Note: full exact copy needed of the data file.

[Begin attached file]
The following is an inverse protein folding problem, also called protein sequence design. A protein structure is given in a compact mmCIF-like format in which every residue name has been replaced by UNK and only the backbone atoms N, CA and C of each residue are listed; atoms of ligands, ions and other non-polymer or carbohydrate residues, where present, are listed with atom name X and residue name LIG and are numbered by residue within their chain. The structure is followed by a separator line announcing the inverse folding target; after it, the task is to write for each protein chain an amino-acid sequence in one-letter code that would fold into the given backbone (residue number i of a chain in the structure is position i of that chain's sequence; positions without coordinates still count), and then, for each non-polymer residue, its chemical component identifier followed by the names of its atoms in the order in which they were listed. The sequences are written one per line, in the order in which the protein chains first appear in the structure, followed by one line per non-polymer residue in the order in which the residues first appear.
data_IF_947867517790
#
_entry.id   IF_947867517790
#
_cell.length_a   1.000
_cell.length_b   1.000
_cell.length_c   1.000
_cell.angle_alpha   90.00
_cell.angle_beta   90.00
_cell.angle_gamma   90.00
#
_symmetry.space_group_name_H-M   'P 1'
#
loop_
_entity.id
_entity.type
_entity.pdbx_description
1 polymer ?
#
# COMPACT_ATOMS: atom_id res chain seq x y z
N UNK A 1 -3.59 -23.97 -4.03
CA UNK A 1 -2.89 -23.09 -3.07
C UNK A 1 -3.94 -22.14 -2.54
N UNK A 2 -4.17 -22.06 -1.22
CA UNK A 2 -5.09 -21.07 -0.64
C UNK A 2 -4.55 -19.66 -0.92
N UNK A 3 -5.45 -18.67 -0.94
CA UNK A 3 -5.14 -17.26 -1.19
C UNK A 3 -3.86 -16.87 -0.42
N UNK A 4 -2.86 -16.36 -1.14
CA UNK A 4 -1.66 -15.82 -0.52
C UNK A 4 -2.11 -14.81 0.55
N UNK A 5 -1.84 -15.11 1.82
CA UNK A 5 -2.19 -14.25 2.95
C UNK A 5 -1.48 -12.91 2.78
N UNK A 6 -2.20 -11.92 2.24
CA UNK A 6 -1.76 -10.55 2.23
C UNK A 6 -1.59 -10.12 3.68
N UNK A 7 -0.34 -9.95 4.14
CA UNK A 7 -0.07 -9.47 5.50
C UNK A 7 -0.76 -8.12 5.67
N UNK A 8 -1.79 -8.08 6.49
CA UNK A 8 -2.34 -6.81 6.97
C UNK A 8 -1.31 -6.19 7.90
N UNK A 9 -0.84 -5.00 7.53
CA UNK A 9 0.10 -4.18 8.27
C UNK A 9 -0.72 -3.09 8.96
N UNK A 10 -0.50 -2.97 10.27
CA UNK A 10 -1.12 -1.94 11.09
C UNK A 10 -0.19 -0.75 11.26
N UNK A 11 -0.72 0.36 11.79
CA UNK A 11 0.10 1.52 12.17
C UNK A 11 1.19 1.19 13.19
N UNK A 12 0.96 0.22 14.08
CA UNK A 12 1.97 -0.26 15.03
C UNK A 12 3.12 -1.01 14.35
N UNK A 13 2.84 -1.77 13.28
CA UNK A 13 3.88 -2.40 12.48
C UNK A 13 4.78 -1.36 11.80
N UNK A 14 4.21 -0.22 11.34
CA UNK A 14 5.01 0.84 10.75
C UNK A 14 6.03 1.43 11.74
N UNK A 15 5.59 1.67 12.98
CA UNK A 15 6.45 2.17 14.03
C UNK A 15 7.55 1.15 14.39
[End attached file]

The following is an inverse protein folding problem, also called protein sequence design. A protein structure is given in a compact mmCIF-like format in which every residue name has been replaced by UNK and only the backbone atoms N, CA and C of each residue are listed; atoms of ligands, ions and other non-polymer or carbohydrate residues, where present, are listed with atom name X and residue name LIG and are numbered by residue within their chain. The structure is followed by a separator line announcing the inverse folding target; after it, the task is to write for each protein chain an amino-acid sequence in one-letter code that would fold into the given backbone (residue number i of a chain in the structure is position i of that chain's sequence; positions without coordinates still count), and then, for each non-polymer residue, its chemical component identifier followed by the names of its atoms in the order in which they were listed. The sequences are written one per line, in the order in which the protein chains first appear in the structure, followed by one line per non-polymer residue in the order in which the residues first appear.
data_IF_947867517790
#
_entry.id   IF_947867517790
#
_cell.length_a   1.000
_cell.length_b   1.000
_cell.length_c   1.000
_cell.angle_alpha   90.00
_cell.angle_beta   90.00
_cell.angle_gamma   90.00
#
_symmetry.space_group_name_H-M   'P 1'
#
loop_
_entity.id
_entity.type
_entity.pdbx_description
1 polymer ?
#
# COMPACT_ATOMS: atom_id res chain seq x y z
N UNK A 1 -3.59 -23.97 -4.03
CA UNK A 1 -2.89 -23.09 -3.07
C UNK A 1 -3.94 -22.14 -2.54
N UNK A 2 -4.17 -22.06 -1.22
CA UNK A 2 -5.09 -21.07 -0.64
C UNK A 2 -4.55 -19.66 -0.92
N UNK A 3 -5.45 -18.67 -0.94
CA UNK A 3 -5.14 -17.26 -1.19
C UNK A 3 -3.86 -16.87 -0.42
N UNK A 4 -2.86 -16.36 -1.14
CA UNK A 4 -1.66 -15.82 -0.52
C UNK A 4 -2.11 -14.81 0.55
N UNK A 5 -1.84 -15.11 1.82
CA UNK A 5 -2.19 -14.25 2.95
C UNK A 5 -1.48 -12.91 2.78
N UNK A 6 -2.20 -11.92 2.24
CA UNK A 6 -1.76 -10.55 2.23
C UNK A 6 -1.59 -10.12 3.68
N UNK A 7 -0.34 -9.95 4.14
CA UNK A 7 -0.07 -9.47 5.50
C UNK A 7 -0.76 -8.12 5.67
N UNK A 8 -1.79 -8.08 6.49
CA UNK A 8 -2.34 -6.81 6.97
C UNK A 8 -1.31 -6.19 7.90
N UNK A 9 -0.84 -5.00 7.53
CA UNK A 9 0.10 -4.18 8.27
C UNK A 9 -0.72 -3.09 8.96
N UNK A 10 -0.50 -2.97 10.27
CA UNK A 10 -1.12 -1.94 11.09
C UNK A 10 -0.19 -0.75 11.26
N UNK A 11 -0.72 0.36 11.79
CA UNK A 11 0.10 1.52 12.17
C UNK A 11 1.19 1.19 13.19
N UNK A 12 0.96 0.22 14.08
CA UNK A 12 1.97 -0.26 15.03
C UNK A 12 3.12 -1.01 14.35
N UNK A 13 2.84 -1.77 13.28
CA UNK A 13 3.88 -2.40 12.48
C UNK A 13 4.78 -1.36 11.80
N UNK A 14 4.21 -0.22 11.34
CA UNK A 14 5.01 0.84 10.75
C UNK A 14 6.03 1.43 11.74
N UNK A 15 5.59 1.67 12.98
CA UNK A 15 6.45 2.17 14.03
C UNK A 15 7.55 1.15 14.39